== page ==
Traveling to Mars, our closest planet and which may one day serve as another base for humanity, is very far away. Any practical mission there and back will take years. The health of the astronauts undertaking such a journey will be paramount, so researchers are working on ways to be able to create customized tissues in space. This ability would give astronauts a way to restore damaged or diseased tissues, an ability that would also certainly be nice to have down here on Earth.
At the University Hospital of Dresden Technical University, researchers working with OHB Systems AG and Blue Horizon, two firms involved in topics relating to life in space, have now developed a way to 3D print artificial bone and skin using human blood plasma. This is all part of the European Space Agency’s (ESA) efforts to provide the technical capabilities for traveling to Mars.
Blood plasma is a great bio-ink since it has just the right nutrients that cells like. It is very thin, so the researchers focused on developing a way to thicken it up. Using methylcellullose and alginate, they increased the viscosity of the substance so that it can be pushed through a 3D printer nozzle and then stay in place. The new material is so thick that it can be used to print upside down, an interesting property for a group working on doing this in outer space.
“A journey to Mars or other interplanetary destinations will involve several years in space,” said Tommaso Ghidini, head of ESA’s Structures, Mechanisms and Materials Division, overseeing the project. “The crew will run many risks, and returning home early will not be possible. Carrying enough medical supplies for all possible eventualities would be impossible in the limited space and mass of a spacecraft.”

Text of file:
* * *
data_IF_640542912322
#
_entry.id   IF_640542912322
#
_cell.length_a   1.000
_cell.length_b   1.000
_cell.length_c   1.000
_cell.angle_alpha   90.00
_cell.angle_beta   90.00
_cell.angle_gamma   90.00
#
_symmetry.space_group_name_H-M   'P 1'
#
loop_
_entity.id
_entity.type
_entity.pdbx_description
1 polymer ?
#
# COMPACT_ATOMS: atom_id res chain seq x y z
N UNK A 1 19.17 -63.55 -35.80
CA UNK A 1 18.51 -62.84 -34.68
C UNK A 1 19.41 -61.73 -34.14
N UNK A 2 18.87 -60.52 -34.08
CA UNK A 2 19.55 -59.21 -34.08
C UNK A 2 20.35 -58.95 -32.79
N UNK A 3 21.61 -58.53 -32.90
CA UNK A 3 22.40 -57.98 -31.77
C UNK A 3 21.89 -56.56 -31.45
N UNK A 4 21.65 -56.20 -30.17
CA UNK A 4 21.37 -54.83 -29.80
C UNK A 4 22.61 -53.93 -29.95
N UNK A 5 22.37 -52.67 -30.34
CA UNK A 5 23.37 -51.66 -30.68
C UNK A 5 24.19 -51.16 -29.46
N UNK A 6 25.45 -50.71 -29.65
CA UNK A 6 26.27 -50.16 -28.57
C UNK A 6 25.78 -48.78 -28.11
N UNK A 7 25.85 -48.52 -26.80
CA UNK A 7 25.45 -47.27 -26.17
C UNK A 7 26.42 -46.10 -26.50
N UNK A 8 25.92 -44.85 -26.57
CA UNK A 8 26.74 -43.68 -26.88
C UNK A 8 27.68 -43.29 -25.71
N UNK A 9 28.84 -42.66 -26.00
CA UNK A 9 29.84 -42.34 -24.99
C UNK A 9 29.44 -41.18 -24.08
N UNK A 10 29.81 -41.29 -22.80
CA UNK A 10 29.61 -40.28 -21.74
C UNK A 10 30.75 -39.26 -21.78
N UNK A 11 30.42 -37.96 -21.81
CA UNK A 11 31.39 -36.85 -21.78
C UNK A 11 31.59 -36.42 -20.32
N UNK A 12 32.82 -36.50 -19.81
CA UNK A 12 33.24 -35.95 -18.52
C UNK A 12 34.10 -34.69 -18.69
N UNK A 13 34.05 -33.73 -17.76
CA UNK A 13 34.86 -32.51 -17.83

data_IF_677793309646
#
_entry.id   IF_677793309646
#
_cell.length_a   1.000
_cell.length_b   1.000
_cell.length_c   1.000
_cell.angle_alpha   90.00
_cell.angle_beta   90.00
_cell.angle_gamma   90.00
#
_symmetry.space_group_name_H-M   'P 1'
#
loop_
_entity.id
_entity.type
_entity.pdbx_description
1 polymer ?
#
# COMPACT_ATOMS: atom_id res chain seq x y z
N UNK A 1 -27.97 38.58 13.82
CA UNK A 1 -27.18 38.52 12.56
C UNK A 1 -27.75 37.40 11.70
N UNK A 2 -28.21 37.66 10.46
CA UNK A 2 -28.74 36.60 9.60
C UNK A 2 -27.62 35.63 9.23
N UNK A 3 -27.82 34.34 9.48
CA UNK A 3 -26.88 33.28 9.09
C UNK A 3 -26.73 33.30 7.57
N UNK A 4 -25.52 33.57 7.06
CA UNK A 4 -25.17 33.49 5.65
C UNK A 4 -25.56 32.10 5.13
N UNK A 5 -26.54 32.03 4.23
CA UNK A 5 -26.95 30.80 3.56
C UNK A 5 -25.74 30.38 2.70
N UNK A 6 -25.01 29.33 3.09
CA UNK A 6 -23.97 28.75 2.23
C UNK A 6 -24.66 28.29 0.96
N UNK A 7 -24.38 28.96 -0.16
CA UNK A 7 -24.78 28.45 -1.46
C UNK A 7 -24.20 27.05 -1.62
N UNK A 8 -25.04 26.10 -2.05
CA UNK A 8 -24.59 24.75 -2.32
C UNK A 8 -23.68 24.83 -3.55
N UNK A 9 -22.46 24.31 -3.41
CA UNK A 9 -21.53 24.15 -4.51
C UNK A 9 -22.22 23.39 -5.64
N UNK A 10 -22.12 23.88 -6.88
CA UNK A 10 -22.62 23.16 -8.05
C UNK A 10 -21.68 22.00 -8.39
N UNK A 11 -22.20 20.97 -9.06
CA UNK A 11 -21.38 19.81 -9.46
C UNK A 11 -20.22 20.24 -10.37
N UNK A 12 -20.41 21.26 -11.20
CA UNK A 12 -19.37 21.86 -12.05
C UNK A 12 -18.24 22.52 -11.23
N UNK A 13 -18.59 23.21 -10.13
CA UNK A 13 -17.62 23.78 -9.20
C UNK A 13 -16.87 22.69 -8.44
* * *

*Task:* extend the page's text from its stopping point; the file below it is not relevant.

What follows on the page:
“Instead, a 3D bioprinting capability will let them respond to medical emergencies as they arise. In the case of burns, for instance, brand new skin could be bioprinted instead of being grafted from elsewhere on the astronaut’s body, doing secondary damage that may not heal easily in the orbital environment.”
“Or in the case of bone fractures – rendered more likely by the weightlessness of space, coupled with the partial 0.38 Earth gravity of Mars – replacement bone could be inserted into injured areas. In all cases, the bioprinted material would originate with the astronaut themselves, so there would be no issue with transplant rejection.”
Here’s a video of artificial skin being printed:
And a video of 3D printing of an artificial bone: